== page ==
The Cloisters offered its annual Garden Days program on June 2 and 3. We had splendid weather and a great turnout. Deirdre Larkin, familiar to all of our regular readers, led garden tours in which she explored the theme of wild and cultivated plants in the Middle Ages. Instructors from our Education Office led workshops for children and their families.
Posts Tagged ‘Cuxa Garden’
A medieval technique of hard pruning, known as pollarding, is used on the four crab apple trees in Cuxa Cloister garden to control the height of the trees and the spread of their canopies. The pruning is done in late winter, while the trees are still dormant.
Above: Frances Reidy, our arborist, cutting last spring’s growth back to the same “head” as the previous spring’s. This successive hard pruning produces the “knuckles” of tissue characteristic of pollarded trees. This is the third year in which the technique has been applied; the knuckles at the head of the branches will become more pronounced as the pollard matures.
Robert Campin and Workshop (South Netherlandish, Tournai, ca. 1375–1444). Triptych with the Annunciation, known as the “Merode Altarpiece,” ca. 1427–32. Made in Tournai, South Netherlands. Oil on oak. The Metropolitan Museum of Art, New York, The Cloisters Collection, 1956 (56.70a–c). See Google Art Project for an in-depth look at this work.
A great many things have changed during the twenty years that I’ve been working at The Cloisters, but its special atmosphere remains constant. One of the most unique aspects of the Museum is the way in which the gardens are integrated into the collection. From the Museum’s inception, the curators envisioned the artwork and gardens as a whole, where the plants were not merely aesthetic elements, but also of great educational value. Many of the galleries either open directly onto or provide views into one of the three interior gardens (see floor plan). This arrangement encourages visitors to experience the gardens as part of medieval culture, to make connections between the plants and the objects, and to understand both within the historical context presented in the galleries. Read more »
The pretty, fragrant lesser calamint flourishes in all three of the enclosed gardens at The Cloisters. Each small shrub bears a host of delicate little flowers from late summer through frost. Above, from left to right: The lipped flowers of calamint are characteristic of members of the Labiatae, or mint, family; cold weather brings out the purplish cast in the flowers; calamint is beautiful even in winter, when the fine stems are bare.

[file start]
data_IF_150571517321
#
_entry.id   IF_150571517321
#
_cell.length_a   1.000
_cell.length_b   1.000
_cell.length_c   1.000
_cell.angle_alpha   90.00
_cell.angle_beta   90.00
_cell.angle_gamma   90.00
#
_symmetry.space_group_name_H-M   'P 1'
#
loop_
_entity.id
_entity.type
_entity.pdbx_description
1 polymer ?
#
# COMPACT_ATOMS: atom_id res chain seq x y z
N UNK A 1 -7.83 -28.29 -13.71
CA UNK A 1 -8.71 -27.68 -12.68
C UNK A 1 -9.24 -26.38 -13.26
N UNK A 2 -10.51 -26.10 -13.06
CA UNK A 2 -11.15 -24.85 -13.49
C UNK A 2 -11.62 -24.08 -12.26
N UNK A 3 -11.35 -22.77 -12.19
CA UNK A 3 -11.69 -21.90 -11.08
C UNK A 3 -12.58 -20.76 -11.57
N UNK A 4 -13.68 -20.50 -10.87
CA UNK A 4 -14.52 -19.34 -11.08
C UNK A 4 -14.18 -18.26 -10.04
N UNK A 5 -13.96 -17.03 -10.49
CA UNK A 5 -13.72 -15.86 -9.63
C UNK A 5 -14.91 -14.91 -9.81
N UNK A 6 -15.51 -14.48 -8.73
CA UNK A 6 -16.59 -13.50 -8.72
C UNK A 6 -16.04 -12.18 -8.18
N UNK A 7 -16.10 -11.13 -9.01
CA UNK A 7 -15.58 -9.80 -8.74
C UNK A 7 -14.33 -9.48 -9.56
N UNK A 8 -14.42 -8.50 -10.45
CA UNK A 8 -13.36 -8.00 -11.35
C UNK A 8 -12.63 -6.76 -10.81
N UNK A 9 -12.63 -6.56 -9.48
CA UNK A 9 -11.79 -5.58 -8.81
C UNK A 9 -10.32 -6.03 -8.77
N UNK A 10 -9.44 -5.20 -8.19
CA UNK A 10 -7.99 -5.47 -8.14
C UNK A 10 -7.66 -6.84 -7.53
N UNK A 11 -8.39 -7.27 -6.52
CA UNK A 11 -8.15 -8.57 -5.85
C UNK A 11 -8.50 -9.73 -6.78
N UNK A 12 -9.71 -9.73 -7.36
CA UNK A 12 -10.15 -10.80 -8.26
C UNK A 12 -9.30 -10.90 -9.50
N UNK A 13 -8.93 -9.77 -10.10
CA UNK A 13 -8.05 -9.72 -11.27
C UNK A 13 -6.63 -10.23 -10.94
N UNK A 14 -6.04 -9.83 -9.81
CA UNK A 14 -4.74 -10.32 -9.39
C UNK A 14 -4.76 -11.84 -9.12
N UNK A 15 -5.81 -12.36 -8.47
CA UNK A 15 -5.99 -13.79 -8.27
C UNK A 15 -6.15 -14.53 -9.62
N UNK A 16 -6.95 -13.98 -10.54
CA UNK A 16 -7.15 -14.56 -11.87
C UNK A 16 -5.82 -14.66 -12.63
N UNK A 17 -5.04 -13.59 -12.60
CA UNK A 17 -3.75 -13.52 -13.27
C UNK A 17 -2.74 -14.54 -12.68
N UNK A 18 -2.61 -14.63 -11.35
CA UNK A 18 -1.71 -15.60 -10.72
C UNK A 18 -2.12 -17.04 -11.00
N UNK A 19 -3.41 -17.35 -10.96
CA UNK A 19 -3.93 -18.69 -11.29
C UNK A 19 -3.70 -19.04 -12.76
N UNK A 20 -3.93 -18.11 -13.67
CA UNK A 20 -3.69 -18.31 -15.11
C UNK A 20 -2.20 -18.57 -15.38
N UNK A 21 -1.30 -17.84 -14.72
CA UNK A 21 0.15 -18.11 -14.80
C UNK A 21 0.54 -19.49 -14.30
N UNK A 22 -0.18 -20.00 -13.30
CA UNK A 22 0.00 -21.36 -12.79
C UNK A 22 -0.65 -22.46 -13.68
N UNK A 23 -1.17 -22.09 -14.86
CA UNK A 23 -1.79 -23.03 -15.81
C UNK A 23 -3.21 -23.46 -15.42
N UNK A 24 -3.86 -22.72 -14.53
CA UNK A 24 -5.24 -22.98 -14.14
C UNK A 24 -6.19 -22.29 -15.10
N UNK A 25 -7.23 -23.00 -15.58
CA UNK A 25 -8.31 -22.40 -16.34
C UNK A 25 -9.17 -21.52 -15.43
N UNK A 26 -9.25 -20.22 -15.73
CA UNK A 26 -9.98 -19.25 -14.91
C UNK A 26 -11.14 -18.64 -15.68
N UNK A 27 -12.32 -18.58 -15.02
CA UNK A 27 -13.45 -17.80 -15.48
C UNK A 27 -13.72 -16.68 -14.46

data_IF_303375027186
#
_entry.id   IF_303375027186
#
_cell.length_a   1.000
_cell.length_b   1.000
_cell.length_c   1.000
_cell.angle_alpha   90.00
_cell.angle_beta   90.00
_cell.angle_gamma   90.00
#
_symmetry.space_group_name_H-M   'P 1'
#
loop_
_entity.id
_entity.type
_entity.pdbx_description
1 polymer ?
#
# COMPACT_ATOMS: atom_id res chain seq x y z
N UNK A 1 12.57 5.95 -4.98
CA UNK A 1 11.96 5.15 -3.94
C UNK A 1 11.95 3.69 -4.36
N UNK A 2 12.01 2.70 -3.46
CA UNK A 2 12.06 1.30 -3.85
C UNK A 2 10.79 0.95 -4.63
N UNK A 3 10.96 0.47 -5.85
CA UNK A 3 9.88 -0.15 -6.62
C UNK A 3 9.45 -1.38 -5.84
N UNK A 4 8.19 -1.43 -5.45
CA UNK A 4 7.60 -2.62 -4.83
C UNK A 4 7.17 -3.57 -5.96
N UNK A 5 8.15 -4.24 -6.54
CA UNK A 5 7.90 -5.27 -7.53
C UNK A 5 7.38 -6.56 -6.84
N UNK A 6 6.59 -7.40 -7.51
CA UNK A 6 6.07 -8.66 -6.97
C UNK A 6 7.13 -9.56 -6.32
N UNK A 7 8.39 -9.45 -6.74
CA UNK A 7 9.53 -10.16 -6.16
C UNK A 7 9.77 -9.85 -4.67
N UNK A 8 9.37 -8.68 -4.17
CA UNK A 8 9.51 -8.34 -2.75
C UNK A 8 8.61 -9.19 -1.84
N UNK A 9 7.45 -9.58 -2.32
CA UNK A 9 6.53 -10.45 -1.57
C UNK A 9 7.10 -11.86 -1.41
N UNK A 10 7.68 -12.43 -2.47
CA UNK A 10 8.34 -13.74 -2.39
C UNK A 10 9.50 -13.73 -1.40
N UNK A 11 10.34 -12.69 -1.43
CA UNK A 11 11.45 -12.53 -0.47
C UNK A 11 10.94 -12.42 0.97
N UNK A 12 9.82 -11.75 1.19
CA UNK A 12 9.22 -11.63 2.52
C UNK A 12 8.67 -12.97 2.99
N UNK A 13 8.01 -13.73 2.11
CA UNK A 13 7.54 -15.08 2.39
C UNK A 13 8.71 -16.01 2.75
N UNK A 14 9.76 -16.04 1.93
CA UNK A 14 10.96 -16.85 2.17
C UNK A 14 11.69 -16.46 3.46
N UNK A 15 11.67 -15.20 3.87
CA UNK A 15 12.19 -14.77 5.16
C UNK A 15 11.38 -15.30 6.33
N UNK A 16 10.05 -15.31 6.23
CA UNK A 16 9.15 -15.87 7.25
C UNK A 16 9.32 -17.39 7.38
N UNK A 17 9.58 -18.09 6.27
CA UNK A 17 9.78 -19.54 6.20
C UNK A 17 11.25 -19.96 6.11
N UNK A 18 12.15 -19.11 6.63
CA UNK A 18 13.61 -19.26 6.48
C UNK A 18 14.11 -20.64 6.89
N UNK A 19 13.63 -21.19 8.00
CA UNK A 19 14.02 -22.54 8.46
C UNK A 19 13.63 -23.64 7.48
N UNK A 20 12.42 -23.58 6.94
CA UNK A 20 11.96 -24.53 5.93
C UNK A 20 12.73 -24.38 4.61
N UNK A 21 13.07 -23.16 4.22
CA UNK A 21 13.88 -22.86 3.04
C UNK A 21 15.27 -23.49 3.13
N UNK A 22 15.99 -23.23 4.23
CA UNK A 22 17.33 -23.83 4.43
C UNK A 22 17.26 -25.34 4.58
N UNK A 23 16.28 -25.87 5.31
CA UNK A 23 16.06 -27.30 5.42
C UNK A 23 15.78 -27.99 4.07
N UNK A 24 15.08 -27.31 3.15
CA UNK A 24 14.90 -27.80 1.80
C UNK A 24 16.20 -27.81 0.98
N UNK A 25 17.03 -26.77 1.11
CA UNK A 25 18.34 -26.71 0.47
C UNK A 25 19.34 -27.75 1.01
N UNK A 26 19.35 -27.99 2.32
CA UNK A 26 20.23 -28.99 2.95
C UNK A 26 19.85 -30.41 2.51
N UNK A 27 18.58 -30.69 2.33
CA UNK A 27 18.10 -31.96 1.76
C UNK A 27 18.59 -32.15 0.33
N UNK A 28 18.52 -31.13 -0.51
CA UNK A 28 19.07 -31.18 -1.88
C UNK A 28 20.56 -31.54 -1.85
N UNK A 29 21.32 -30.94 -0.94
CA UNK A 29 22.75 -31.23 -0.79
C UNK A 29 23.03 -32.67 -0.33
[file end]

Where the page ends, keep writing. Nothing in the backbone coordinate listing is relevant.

Above: Lavandin (Lavandula x intermedia) flowering in Cuxa Garden.
Lavenders in The Middle Ages
Lavender (Lavandula angustifolia ssp. angustifolia) was used to scent linen and to keep moths and insects from woolens, as it still is. According to the fifteenth-century herbal Hortus Sanitatis, or the Garden of Health, this virtue of protecting clothing from vermin endeared lavender to the Mother of God, who also loved the herb as a preserver of chastity: “If the head is sprinkled with lavender water it will make that person chaste so long as he bears it upon him.” (Margaret Freeman, Herbs for the Medieval Household, 1943.)
Lavender had a number of medicinal applications as well as household uses, and could be employed against pains in the heart, fainting spells, and sleeplessness; it was applied to the forehead for headache and included in antidotes, such as a plaster for scorpion bites. It was used internally as well as externally, and a decoction was drunk for epilepsy and kidney ailments and as a preventative for apoplexy. (Frank Anderson, German Book Illustration through 1500: Herbals through 1500, 1983–4.) Read more »
Welcome to The Medieval Garden Enclosed, a blog dedicated to the plants and gardens of The Cloisters, a branch of The Metropolitan Museum of Art. Enter and explore the role of plants and gardens in medieval life and art, learn how to find and grow medieval herbs and flowers, discuss the long histories of many familiar garden plants, discover which roadside weeds were once valued medicinals, and encounter legendary plants like the mandrake (Mandragora officinarum.) Read more »